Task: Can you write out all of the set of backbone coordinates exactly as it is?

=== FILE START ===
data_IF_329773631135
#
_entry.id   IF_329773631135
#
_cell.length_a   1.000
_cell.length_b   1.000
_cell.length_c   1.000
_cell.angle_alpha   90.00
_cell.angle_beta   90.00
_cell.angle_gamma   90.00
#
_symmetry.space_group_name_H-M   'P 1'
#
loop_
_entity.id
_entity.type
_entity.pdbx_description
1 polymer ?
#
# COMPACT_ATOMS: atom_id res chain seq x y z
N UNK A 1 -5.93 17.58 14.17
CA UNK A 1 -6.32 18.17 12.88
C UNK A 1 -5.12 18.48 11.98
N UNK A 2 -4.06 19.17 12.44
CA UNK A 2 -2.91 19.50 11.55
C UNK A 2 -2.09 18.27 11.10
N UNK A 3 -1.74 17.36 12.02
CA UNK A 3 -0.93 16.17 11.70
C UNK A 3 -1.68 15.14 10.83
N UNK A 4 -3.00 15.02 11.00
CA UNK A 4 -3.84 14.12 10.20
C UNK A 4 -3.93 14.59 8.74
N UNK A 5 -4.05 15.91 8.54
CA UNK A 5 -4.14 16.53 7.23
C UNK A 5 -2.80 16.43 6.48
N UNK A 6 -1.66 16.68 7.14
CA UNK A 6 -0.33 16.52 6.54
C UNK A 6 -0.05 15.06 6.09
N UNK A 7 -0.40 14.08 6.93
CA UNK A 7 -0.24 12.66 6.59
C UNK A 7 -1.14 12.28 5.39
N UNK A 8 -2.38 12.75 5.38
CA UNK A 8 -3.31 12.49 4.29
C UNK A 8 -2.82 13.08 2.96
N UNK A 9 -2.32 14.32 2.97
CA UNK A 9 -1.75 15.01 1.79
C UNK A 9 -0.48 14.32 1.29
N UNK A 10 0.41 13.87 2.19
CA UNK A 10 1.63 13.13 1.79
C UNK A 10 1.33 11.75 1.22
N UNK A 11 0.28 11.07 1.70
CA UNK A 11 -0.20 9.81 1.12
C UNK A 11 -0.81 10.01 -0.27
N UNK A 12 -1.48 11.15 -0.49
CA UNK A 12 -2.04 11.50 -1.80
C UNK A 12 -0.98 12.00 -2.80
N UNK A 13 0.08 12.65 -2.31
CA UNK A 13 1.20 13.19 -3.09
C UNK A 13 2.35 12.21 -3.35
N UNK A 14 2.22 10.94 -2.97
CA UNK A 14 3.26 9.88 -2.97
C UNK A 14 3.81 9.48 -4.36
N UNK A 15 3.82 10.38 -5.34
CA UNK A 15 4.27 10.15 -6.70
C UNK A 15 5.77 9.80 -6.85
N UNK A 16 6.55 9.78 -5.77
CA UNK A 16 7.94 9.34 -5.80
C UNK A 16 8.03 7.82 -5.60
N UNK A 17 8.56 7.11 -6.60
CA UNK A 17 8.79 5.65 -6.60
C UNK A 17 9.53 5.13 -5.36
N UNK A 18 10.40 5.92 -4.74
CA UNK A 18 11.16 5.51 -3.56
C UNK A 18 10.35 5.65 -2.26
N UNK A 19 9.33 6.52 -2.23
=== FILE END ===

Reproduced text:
data_IF_329773631135
#
_entry.id   IF_329773631135
#
_cell.length_a   1.000
_cell.length_b   1.000
_cell.length_c   1.000
_cell.angle_alpha   90.00
_cell.angle_beta   90.00
_cell.angle_gamma   90.00
#
_symmetry.space_group_name_H-M   'P 1'
#
loop_
_entity.id
_entity.type
_entity.pdbx_description
1 polymer ?
#
# COMPACT_ATOMS: atom_id res chain seq x y z
N UNK A 1 -5.93 17.58 14.17
CA UNK A 1 -6.32 18.17 12.88
C UNK A 1 -5.12 18.48 11.98
N UNK A 2 -4.06 19.17 12.44
CA UNK A 2 -2.91 19.50 11.55
C UNK A 2 -2.09 18.27 11.10
N UNK A 3 -1.74 17.36 12.02
CA UNK A 3 -0.93 16.17 11.70
C UNK A 3 -1.68 15.14 10.83
N UNK A 4 -3.00 15.02 11.00
CA UNK A 4 -3.84 14.12 10.20
C UNK A 4 -3.93 14.59 8.74
N UNK A 5 -4.05 15.91 8.54
CA UNK A 5 -4.14 16.53 7.23
C UNK A 5 -2.80 16.43 6.48
N UNK A 6 -1.66 16.68 7.14
CA UNK A 6 -0.33 16.52 6.54
C UNK A 6 -0.05 15.06 6.09
N UNK A 7 -0.40 14.08 6.93
CA UNK A 7 -0.24 12.66 6.59
C UNK A 7 -1.14 12.28 5.39
N UNK A 8 -2.38 12.75 5.38
CA UNK A 8 -3.31 12.49 4.29
C UNK A 8 -2.82 13.08 2.96
N UNK A 9 -2.32 14.32 2.97
CA UNK A 9 -1.75 15.01 1.79
C UNK A 9 -0.48 14.32 1.29
N UNK A 10 0.41 13.87 2.19
CA UNK A 10 1.63 13.13 1.79
C UNK A 10 1.33 11.75 1.22
N UNK A 11 0.28 11.07 1.70
CA UNK A 11 -0.20 9.81 1.12
C UNK A 11 -0.81 10.01 -0.27
N UNK A 12 -1.48 11.15 -0.49
CA UNK A 12 -2.04 11.50 -1.80
C UNK A 12 -0.98 12.00 -2.80
N UNK A 13 0.08 12.65 -2.31
CA UNK A 13 1.20 13.19 -3.09
C UNK A 13 2.35 12.21 -3.35
N UNK A 14 2.22 10.94 -2.97
CA UNK A 14 3.26 9.88 -2.97
C UNK A 14 3.81 9.48 -4.36
N UNK A 15 3.82 10.38 -5.34
CA UNK A 15 4.27 10.15 -6.70
C UNK A 15 5.77 9.80 -6.85
N UNK A 16 6.55 9.78 -5.77
CA UNK A 16 7.94 9.34 -5.80
C UNK A 16 8.03 7.82 -5.60
N UNK A 17 8.56 7.11 -6.60
CA UNK A 17 8.79 5.65 -6.60
C UNK A 17 9.53 5.13 -5.36
N UNK A 18 10.40 5.92 -4.74
CA UNK A 18 11.16 5.51 -3.56
C UNK A 18 10.35 5.65 -2.26
N UNK A 19 9.33 6.52 -2.23